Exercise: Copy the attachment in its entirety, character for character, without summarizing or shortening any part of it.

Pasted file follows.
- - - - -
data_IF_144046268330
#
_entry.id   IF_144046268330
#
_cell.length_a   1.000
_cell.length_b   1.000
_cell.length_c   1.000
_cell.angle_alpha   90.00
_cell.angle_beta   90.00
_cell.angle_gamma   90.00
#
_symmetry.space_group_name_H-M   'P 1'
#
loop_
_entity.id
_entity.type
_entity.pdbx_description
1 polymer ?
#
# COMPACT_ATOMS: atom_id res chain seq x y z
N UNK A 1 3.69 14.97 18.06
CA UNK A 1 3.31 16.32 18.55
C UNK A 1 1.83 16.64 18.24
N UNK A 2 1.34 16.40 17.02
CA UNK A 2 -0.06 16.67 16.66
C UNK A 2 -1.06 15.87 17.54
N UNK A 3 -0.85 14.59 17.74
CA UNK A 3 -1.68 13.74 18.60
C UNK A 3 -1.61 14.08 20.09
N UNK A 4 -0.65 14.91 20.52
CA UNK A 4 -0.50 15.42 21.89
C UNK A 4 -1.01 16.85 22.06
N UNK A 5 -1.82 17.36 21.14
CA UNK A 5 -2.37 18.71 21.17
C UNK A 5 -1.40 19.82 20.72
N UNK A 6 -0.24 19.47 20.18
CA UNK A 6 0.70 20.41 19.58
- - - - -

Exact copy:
data_IF_144046268330
#
_entry.id   IF_144046268330
#
_cell.length_a   1.000
_cell.length_b   1.000
_cell.length_c   1.000
_cell.angle_alpha   90.00
_cell.angle_beta   90.00
_cell.angle_gamma   90.00
#
_symmetry.space_group_name_H-M   'P 1'
#
loop_
_entity.id
_entity.type
_entity.pdbx_description
1 polymer ?
#
# COMPACT_ATOMS: atom_id res chain seq x y z
N UNK A 1 3.69 14.97 18.06
CA UNK A 1 3.31 16.32 18.55
C UNK A 1 1.83 16.64 18.24
N UNK A 2 1.34 16.40 17.02
CA UNK A 2 -0.06 16.67 16.66
C UNK A 2 -1.06 15.87 17.54
N UNK A 3 -0.85 14.59 17.74
CA UNK A 3 -1.68 13.74 18.60
C UNK A 3 -1.61 14.08 20.09
N UNK A 4 -0.65 14.91 20.52
CA UNK A 4 -0.50 15.42 21.89
C UNK A 4 -1.01 16.85 22.06
N UNK A 5 -1.82 17.36 21.14
CA UNK A 5 -2.37 18.71 21.17
C UNK A 5 -1.40 19.82 20.72
N UNK A 6 -0.24 19.47 20.18
CA UNK A 6 0.70 20.41 19.58